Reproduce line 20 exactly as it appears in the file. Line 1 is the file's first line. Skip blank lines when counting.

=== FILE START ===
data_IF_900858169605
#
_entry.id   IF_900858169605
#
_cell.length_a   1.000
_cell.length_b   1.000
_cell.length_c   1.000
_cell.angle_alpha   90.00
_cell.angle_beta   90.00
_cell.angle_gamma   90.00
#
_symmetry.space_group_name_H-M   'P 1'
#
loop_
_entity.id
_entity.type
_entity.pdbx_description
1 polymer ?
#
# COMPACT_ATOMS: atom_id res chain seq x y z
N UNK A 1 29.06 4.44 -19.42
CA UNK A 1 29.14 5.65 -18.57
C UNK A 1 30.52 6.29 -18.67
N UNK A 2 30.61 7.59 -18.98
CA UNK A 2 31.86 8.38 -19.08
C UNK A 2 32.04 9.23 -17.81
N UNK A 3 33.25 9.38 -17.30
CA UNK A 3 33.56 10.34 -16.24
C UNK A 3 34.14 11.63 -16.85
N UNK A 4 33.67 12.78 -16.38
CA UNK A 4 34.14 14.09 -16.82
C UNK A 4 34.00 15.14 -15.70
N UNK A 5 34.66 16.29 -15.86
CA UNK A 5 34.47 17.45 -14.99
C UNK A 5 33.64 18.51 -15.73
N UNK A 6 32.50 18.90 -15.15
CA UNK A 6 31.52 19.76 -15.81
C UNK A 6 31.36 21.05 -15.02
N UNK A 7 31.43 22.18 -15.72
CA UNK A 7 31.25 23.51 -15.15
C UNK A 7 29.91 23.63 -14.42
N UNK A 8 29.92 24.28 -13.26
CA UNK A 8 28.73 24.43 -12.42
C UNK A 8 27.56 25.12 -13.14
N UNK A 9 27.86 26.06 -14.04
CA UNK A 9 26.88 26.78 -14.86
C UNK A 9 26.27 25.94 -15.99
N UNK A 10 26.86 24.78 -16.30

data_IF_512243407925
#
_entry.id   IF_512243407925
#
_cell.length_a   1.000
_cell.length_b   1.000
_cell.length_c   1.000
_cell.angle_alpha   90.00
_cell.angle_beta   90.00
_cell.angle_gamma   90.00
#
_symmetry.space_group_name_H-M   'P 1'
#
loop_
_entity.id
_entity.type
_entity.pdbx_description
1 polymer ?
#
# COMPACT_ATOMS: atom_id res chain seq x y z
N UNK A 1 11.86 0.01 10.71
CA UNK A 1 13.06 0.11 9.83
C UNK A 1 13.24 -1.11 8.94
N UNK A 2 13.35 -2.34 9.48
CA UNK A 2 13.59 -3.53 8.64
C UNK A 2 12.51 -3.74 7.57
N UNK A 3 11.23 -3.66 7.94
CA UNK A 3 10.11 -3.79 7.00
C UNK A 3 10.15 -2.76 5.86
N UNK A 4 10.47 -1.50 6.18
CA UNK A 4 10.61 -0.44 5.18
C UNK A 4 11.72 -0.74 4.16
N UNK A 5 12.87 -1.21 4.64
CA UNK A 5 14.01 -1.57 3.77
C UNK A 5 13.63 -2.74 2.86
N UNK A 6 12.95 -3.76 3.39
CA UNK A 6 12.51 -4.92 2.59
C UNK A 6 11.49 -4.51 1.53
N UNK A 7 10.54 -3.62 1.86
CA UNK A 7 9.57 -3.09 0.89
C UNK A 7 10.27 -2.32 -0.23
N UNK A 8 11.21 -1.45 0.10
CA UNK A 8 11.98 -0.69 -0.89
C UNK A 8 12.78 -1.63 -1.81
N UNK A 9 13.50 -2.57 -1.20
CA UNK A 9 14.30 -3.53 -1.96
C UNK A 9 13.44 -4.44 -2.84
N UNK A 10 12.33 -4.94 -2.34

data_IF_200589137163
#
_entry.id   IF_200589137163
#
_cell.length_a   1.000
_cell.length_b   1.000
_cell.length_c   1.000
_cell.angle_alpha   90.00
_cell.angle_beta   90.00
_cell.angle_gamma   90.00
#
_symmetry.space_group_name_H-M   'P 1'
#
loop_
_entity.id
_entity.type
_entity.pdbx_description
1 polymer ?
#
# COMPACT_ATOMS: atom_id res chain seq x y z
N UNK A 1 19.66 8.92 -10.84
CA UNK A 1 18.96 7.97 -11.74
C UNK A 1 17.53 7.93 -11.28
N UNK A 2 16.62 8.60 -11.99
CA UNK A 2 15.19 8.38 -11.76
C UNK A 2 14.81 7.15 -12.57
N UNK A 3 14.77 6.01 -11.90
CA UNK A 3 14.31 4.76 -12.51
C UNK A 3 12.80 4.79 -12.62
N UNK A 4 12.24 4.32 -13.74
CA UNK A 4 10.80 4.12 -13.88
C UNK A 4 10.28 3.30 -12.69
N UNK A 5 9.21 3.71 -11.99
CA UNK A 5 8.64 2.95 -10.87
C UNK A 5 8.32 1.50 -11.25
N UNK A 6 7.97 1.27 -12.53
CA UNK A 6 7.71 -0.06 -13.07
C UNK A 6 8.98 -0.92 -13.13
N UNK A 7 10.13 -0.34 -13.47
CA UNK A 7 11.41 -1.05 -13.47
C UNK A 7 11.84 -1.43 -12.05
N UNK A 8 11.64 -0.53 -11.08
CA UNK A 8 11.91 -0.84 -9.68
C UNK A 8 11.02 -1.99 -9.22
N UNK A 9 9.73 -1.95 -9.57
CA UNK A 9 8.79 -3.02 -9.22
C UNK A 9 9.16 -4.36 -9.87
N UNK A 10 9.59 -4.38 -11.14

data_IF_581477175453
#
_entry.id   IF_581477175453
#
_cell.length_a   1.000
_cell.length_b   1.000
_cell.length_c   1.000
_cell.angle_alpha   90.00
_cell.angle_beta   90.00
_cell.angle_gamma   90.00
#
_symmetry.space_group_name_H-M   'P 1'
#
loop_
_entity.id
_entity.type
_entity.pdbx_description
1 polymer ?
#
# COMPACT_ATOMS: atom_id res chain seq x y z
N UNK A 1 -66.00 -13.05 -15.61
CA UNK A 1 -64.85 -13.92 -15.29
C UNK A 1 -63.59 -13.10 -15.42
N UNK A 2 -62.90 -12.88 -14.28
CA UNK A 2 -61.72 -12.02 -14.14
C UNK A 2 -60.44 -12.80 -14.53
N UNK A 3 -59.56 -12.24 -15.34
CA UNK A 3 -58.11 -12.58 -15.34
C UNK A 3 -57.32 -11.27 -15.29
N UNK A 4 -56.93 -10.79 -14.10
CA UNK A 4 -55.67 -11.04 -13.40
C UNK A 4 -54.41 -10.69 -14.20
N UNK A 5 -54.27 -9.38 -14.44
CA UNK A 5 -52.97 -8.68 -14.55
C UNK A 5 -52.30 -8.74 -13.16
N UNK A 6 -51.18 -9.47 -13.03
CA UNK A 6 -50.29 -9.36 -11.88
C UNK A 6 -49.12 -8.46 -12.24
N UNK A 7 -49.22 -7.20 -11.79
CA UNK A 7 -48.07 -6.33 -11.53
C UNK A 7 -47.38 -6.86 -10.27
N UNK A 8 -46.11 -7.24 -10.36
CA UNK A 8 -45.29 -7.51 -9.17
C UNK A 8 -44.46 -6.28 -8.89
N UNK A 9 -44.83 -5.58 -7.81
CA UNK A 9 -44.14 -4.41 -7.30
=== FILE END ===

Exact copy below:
# COMPACT_ATOMS: atom_id res chain seq x y z